1013 Coast to coast with the CPR
Railway Nation: Tales of Canadian Pacific, the World’s Greatest Travel System
by David Laurence Jones
Victoria: Heritage House, 2020
$34.95 / 9781772033496
Reviewed by Ron Verzuh
Riding the Rails into Canada’s History: Illustrated anecdotes offer famous and lesser-known stories about the CPR.
We can still hear the distant call of a diesel engine’s whistle today in most regions of Canada and for many of us it is a sound that transports us to an earlier time, a romantic past that lingers. Most likely it is a Canadian Pacific Railway train clickety-clacking in and out of our lives, as Railway Nation author David Laurence Jones so glowingly recounts in this anecdotal history of Canada’s great continental iron horse.
It is part of our collective heritage, as famous writer Pierre Berton taught us in The Last Spike, CBC showed us in The National Dream, and songwriter Gordon Lightfoot sang to us in his Canadian Railroad Trilogy.
We find the CPR in the most obscure corners of our history as it linked the country together with a dual ribbon of steel that assured our nationhood. Indeed, it is part of our national DNA. And Jones, a former CPR employee, invites us to join him in an exploration of the legendary railway from its Hollywood image in films like Canadian Pacific with Randolph Scott and Jane Wyatt to stories of the daring rail builders now lost to history.
CPR bosses like founding builder William Cornelius Van Horne and company president Thomas Shaughnessy get plenty of coverage in Railway Nation. But Jones also gives credit to the navvies (rail workers) who performed the daily drudgery of building and later running a railway.
Mostly Jones chooses anecdotes, about 60 of them, to twig our CPR memories or more often to remind us that the railway was part of our ancestors’ lives in so many ways. In many cases, they might not have set foot in the New World without it. It was the CPR that hired overseas recruiters to entice refugees from war-ravaged Europe to migrate to Canada on CPR ships and trains.
Trainspotters and train historians get a healthy dose of technical detail from Jones, including much-celebrated engineering feats like the “notorious Big Hill” at Kicking Horse Pass and the Connaught Tunnel, an “engineering marvel” in BC’s Selkirk Mountains.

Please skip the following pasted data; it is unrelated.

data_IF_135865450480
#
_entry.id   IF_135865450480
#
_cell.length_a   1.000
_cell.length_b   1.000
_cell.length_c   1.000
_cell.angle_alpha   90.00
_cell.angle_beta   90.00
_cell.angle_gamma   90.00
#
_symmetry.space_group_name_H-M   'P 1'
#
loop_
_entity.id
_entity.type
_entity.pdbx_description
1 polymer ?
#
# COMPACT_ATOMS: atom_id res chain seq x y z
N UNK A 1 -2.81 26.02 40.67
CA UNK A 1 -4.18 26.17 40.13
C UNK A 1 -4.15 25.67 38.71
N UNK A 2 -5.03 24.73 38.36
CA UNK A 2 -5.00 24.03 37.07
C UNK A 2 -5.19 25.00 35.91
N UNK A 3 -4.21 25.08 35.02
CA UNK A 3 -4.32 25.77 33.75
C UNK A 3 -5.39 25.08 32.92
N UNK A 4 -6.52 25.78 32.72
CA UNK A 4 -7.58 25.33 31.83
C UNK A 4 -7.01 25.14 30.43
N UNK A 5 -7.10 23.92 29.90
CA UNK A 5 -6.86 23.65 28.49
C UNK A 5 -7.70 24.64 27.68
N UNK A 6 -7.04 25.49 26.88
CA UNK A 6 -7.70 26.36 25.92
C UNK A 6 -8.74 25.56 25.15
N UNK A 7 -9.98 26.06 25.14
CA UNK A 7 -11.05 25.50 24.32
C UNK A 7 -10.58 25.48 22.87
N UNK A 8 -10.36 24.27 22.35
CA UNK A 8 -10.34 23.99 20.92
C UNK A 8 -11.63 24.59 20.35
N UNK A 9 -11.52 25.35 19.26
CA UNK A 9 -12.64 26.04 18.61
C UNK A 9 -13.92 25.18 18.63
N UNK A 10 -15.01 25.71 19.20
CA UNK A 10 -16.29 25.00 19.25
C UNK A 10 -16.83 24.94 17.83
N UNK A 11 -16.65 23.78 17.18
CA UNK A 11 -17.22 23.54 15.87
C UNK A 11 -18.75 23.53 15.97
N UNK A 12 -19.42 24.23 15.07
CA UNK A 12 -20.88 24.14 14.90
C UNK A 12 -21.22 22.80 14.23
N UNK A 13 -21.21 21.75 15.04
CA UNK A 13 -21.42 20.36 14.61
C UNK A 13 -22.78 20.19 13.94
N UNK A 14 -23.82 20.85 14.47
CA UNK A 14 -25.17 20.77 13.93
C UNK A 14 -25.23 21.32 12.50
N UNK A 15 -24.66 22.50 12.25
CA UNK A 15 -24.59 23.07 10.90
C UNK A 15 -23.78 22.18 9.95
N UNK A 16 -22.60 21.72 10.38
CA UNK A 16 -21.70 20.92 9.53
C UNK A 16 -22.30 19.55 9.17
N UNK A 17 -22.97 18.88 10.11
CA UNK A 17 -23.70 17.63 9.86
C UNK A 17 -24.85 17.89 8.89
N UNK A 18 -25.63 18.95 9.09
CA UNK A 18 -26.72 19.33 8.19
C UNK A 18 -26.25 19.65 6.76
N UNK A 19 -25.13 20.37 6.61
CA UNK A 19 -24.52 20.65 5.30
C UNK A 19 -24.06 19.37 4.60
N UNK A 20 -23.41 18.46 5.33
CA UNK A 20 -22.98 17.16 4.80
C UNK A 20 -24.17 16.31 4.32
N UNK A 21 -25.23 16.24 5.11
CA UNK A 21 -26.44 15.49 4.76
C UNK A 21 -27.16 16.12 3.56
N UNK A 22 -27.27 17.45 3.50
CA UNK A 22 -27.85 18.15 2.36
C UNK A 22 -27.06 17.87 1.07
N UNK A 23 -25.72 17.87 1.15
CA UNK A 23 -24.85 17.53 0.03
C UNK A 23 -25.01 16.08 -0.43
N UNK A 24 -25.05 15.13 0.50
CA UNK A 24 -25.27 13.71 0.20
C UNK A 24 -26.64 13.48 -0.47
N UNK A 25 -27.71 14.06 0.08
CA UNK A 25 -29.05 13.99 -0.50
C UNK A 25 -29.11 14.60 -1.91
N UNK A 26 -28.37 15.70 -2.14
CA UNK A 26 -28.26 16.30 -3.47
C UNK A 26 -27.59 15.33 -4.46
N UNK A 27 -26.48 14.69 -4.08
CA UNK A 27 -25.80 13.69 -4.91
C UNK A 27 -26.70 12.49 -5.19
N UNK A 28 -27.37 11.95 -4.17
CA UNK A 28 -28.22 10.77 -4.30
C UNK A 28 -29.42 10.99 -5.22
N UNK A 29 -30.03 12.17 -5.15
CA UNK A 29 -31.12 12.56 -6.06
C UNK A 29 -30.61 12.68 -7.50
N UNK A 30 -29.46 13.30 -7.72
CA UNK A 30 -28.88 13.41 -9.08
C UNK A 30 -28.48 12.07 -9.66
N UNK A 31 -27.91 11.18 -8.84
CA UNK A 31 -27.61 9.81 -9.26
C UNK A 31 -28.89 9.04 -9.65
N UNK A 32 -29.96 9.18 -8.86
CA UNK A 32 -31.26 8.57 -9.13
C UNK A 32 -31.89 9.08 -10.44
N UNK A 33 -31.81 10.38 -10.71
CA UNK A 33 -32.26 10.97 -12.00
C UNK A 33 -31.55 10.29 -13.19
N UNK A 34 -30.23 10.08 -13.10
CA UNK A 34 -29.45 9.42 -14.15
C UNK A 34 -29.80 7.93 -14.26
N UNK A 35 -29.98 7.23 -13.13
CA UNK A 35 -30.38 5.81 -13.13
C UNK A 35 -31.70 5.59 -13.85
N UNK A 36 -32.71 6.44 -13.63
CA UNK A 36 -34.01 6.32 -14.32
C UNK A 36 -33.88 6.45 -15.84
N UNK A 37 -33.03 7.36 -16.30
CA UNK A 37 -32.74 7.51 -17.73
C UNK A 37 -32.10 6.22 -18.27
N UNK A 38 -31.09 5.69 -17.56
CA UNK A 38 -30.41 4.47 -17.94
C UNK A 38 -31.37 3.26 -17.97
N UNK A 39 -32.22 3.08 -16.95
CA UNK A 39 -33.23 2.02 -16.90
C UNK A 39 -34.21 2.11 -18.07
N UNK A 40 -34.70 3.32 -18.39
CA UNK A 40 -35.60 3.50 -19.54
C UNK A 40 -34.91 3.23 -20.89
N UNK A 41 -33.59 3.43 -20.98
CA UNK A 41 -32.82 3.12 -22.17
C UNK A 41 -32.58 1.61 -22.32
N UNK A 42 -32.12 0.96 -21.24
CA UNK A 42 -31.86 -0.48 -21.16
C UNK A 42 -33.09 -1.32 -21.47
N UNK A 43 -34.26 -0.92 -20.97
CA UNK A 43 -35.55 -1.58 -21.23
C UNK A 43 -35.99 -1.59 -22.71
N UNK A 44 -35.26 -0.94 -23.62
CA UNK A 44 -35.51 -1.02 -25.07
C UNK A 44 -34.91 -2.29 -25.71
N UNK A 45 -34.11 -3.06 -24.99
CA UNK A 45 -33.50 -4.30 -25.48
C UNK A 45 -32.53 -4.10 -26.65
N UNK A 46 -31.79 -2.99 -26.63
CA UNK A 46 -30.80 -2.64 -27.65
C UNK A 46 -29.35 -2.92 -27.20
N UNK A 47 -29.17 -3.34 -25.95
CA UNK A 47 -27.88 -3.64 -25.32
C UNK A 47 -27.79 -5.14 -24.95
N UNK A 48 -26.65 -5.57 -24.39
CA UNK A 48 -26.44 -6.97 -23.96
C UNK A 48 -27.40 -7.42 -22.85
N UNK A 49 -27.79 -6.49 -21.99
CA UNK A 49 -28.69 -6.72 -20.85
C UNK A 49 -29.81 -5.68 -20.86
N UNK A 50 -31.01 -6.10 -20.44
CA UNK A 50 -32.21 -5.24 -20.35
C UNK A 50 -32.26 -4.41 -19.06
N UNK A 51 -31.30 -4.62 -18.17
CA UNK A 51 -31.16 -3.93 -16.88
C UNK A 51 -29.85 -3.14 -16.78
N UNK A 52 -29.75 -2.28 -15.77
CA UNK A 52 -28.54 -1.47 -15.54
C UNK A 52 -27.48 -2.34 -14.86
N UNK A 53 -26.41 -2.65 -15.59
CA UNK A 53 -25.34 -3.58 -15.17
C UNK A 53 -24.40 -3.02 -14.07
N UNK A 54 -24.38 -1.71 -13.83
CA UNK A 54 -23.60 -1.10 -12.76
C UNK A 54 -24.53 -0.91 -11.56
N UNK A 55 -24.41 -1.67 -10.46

In “Vamoose Caboose” we all get a refresher lesson on the car with the unmistakable pop-up tower that was once coupled to the end of the train.
The CPR in wartime conjures many tales of the role the railway played in assisting the Allied Forces. It also allows Jones to mention the role of the women who took on many jobs previously designated male-only positions. They filled them “quite adequately,” Jones notes.
Delivering the mail, transporting the Montreal Canadiens, and introducing royalty to its Dominion subjects, it was all part of the CPR’s legacy. Other distinguished riders included Winston Churchill and Franklin Delano Roosevelt, a keen seeker of the elusive black bass in Northern Ontario.
If its main competitor, the Canadian National Railway, was the “People’s Railway,” the CPR was the profit-motivated engine to secure Canada’s future as a capitalist nation. Along the way, it brought dental cars to remote parts of Canada, ensured that patients got rushed to hospital, and provided some communities with a car outfitted as a schoolroom.
The corporation has its unsavoury historical moments as well. To his credit, Jones does not shy from mentioning some of them. One example is its treatment of the Chinese workers who were instrumental in blasting a rocky path through western mountains. As Jones notes, they received half the pay and got the most dangerous assignments.
Some eastern and southern European immigrants were also exploited to enrich company shareholders, and Indigenous people were shoved aside as the CPR helped newcomers seeking a new future to settle as homesteaders. Historians may also debate the CPR’s role in quelling the Riel Rebellions and helping authorities end labour disputes. But Jones does not dwell long on these questions.
Railway Nation is enhanced by photographs that adorn almost every story in the oversized book, and they add colour to the telling of one of our great historical adventures. Poster images include CPR resorts in the majestic Rockies at Banff and Lake Louise; landmark hotels in most major cities, including the Vancouver Hotel, Victoria’s Empress, and Quebec City’s Chateau Frontenac. They also promoted the luxury of a CPR sea voyage and the speed of an overseas flight. All largely matters of history now, but Jones salts our interest anew in the “World’s Greatest Travel System.”
Looking at the old black and white photos and learning about the lesser-known history of this storied railway, I think back to when I was a kid standing on the track siding in a little village in the Kootenays. The CPR engineer would wave from his window as he rounded the next bend. Under his metal wheels, he left me a flattened shiny penny as a souvenir. I will never forget the experience.
Ron Verzuh is a writer, historian and documentary filmmaker. His personal experience with the CPR is not directly associated with its role as a railway, but rather with its purchase of a giant smelter at his birthplace of Trail, BC, in the late 1890s. Eventually it became known as Cominco and his family among so many others amassed a combined seniority of more than 80 years there. Editor’s note: Ron Verzuh’s recent contributions to The Ormsby Review include reviews of books by Gary Steeves, Ian Haysom, John O’Brian, Scott Stephen, Christine Hayvice, Keith Powell, Norm Boucher, and Ron Shearer.
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